Uncommon core : where the authors of the standards go wrong about instruction and how you can get it right
- Smith, Michael W. (Michael William), 1954- author.
- Thousand Oaks, California : Corwin Literacy, 2014.
- Copyright notice
- Physical description
- xvi, 203 pages : illustrations ; 24 cm
LB3060.83 S655 2014
- Unknown LB3060.83 S655 2014
- Includes bibliographical references (pages 187-193) and index.
- Foreword by Grant Wiggins Acknowledgments Chapter 1. The Promise and the Peril of the Common Core State Standards What's to Like About the CCSS What's to Worry About What the Standards Leave Out Chapter 2. Old Wine in Broken Bottles: The Common Core State Standards and "Zombie New Criticism" A Lesson From the Classroom Where the Authors of the Standards Go Wrong About Connecting Texts With Lived Experience How You Can Get It Right Sticking With the Standards (Not With the Instructional Mandates That Showed Up Later) Chapter 3. Using the Most Powerful Resource We Have for Teaching Students Something New: The Case for Background Knowledge Where the Authors of the Standards Go Wrong About Pre-Reading Instruction Why It Matters Preparing Students to Comprehend How You Can Get It Right: Five Strategies That Connect Students With Critical Concepts Moving Students to Independence Chapter 4. Teaching for Transfer: Why Students Need to Learn How to Attend to Any Text Where the Authors of the Standards Go Wrong About Closed-Ended, Text-Based Questions Why It Matters How You Can Get It Right: Six Strategies That Increase Comprehension and Independence Moving Students to Independence Chapter 5. No Text Is an Island: How to Get Students Farther With Text-by-Text Sequencing Where the Authors of the Standards Go Wrong About Text-to-Text Connections Why It Matters How You Can Get It Right: Three Strategies for Developing Knowledge Across Texts Chapter 6. Aiming for Complex Interpretation: How to Be Street Smart About Choosing Complex Texts Where Interpretations of the Standards Get It Wrong Three Ways to Choose the Right Books for Your Kids Chapter 7. Putting Our Money Where Our Mouths Are: Our Unit for Teaching "Letter From Birmingham Jail" David Coleman on King's "Letter" An Alternative Approach: Our Unit for Teaching the "Letter" A Sample Unit: "Letter From Birmingham Jail" A Summary of This Unit's Approaches Principles of Practice Accountability and Assessments Final Thoughts References Index.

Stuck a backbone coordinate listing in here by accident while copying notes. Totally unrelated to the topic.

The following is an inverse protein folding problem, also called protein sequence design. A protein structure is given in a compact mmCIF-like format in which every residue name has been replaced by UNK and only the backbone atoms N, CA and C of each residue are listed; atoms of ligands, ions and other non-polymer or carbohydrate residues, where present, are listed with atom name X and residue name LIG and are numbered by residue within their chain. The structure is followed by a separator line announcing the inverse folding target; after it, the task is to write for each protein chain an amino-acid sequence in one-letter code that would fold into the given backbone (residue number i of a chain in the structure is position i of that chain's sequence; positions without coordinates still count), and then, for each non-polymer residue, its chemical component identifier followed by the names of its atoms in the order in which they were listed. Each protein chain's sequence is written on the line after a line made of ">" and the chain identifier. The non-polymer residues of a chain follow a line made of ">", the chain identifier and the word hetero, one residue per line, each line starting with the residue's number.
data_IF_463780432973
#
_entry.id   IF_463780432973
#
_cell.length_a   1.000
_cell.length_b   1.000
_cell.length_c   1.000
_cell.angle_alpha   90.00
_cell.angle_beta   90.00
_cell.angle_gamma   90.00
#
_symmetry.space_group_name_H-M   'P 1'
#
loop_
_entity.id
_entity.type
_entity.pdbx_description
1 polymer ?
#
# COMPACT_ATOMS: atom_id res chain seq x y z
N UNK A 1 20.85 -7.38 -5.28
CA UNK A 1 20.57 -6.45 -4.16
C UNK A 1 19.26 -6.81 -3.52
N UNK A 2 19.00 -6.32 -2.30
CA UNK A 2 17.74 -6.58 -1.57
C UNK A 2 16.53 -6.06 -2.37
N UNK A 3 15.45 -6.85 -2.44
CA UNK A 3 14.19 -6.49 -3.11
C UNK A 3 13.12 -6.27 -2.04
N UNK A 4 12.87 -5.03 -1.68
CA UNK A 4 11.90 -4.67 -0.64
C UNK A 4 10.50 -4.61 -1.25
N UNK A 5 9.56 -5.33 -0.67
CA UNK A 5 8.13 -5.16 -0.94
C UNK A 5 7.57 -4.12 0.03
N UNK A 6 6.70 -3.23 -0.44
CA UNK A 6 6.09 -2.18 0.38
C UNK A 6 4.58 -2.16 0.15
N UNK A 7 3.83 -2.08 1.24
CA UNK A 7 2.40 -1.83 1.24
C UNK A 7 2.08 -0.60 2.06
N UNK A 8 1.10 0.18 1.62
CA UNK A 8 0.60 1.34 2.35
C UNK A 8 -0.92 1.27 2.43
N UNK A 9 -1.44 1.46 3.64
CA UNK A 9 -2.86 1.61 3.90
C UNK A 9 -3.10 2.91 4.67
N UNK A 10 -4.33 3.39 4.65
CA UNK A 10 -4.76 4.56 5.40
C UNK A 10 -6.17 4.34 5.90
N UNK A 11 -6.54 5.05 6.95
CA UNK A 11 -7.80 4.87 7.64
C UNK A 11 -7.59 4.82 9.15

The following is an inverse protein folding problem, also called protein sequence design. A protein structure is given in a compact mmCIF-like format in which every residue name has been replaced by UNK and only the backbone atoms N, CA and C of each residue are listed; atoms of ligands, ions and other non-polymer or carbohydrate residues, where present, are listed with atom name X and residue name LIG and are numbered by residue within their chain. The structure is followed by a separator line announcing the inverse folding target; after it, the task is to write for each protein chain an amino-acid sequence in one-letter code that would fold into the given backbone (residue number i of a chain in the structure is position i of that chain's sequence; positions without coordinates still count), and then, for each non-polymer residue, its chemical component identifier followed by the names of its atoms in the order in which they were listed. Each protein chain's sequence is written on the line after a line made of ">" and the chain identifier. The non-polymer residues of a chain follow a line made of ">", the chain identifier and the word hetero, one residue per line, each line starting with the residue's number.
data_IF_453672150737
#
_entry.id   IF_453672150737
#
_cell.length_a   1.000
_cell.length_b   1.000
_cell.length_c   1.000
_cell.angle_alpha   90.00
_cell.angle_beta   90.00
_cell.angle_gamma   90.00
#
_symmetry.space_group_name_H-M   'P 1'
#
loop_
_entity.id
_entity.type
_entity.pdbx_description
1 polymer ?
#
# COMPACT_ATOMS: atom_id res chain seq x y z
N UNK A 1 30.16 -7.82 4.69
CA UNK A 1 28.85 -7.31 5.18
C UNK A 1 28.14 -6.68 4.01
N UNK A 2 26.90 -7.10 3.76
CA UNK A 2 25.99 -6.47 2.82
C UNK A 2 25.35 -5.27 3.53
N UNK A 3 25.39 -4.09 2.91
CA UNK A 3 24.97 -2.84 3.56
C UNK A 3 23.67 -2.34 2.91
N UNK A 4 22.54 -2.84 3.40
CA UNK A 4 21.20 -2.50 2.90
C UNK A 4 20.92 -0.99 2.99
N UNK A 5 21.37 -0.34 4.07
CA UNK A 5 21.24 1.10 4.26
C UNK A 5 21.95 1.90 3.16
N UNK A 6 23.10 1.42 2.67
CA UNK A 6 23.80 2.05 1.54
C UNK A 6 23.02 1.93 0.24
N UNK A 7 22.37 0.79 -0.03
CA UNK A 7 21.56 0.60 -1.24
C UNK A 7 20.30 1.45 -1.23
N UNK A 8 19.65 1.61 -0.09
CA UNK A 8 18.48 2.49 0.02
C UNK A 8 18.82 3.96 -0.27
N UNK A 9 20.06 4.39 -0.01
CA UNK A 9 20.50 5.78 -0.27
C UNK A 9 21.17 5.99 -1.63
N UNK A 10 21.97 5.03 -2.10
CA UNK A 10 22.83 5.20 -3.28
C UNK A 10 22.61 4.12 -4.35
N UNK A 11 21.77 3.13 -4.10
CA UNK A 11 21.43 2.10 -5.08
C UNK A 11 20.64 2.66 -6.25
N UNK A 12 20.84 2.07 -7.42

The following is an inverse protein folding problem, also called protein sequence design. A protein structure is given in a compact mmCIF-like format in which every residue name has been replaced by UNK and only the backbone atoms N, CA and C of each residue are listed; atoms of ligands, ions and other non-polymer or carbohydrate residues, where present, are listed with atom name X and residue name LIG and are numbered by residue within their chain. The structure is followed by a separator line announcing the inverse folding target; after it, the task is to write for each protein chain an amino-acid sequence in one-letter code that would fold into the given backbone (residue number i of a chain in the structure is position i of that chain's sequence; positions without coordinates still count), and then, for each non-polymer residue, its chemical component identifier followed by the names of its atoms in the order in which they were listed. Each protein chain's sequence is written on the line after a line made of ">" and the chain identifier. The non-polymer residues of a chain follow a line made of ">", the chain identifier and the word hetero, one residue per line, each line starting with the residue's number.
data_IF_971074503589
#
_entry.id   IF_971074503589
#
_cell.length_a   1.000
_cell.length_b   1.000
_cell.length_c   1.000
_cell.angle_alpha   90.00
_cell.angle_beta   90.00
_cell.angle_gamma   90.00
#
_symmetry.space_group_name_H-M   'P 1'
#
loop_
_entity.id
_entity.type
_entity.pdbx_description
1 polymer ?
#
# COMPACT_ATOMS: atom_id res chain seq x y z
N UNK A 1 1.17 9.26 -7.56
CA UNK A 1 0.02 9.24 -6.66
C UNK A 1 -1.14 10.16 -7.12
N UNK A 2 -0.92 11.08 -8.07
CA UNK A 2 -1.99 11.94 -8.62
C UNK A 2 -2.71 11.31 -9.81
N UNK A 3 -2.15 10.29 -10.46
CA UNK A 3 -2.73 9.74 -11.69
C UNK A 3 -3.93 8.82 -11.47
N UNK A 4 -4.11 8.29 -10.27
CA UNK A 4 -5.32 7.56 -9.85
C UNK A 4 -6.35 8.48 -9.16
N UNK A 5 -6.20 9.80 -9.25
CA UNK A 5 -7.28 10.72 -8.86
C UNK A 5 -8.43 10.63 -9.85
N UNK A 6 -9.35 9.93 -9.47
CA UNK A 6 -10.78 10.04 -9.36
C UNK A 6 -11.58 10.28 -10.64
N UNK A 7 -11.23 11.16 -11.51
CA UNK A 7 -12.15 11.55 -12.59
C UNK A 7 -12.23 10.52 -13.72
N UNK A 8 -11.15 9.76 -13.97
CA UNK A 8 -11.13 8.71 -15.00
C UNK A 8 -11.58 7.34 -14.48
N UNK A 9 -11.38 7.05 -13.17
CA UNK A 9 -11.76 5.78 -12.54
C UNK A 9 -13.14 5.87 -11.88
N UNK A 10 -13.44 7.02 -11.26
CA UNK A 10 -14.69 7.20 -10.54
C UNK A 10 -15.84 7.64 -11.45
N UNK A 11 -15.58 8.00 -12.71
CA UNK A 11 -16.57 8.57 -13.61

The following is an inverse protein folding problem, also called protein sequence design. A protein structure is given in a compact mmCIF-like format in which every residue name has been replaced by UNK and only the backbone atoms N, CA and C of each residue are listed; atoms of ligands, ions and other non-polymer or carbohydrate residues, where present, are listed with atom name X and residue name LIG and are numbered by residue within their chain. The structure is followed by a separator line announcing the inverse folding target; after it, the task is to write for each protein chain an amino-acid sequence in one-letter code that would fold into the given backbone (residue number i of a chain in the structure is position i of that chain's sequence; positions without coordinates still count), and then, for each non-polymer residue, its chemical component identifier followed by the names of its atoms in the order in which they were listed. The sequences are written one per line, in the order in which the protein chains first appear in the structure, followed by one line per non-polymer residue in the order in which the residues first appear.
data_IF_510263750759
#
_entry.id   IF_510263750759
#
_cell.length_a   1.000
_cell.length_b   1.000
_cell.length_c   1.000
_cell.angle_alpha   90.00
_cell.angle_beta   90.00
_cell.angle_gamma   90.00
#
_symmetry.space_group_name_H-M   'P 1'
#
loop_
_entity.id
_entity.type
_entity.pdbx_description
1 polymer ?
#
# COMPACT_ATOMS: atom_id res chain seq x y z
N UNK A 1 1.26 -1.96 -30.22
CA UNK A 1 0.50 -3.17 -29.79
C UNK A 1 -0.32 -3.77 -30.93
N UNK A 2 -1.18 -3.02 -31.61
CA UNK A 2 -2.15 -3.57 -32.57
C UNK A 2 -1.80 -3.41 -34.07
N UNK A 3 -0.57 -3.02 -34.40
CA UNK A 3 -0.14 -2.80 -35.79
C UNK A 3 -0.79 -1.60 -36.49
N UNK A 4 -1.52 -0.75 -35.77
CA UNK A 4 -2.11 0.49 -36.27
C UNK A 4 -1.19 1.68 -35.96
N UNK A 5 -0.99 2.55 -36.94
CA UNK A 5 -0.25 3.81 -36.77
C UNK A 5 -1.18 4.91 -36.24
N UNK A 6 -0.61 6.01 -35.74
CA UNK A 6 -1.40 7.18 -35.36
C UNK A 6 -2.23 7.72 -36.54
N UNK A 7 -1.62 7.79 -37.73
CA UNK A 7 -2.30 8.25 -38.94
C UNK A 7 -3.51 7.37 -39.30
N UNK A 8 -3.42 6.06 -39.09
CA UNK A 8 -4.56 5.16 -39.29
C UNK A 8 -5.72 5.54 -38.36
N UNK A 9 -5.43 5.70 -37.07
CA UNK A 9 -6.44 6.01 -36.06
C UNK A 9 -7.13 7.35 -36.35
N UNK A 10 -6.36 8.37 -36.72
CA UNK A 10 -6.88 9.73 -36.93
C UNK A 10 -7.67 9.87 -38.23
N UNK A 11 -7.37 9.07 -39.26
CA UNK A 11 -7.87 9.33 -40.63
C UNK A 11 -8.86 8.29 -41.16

- (source: Nielsen Book Data)
- Publisher's Summary
- Leave instruction to the experts! Uncommon Core puts us on high-alert about some outright dangerous misunderstandings looming around so-called "standards-aligned" instruction, then shows us how to steer past them--all in service of meeting the real intent of the Common Core. It counters with teaching suggestions that are true to the research and true to our students, including how: * Reader-based approaches can complement text-based ones * Prereading activities can help students meet the strategic and conceptual demands of texts * Strategy instruction can result in a careful and critical analysis of text while providing transferable understandings * Inquiry units around essential questions can generate meaningful conversation and higher-order thinking.
(source: Nielsen Book Data)
- Publication date
- Michael W. Smith, Deborah Appleman, Jeffrey D. Wilhelm ; foreword by Grant Wiggins.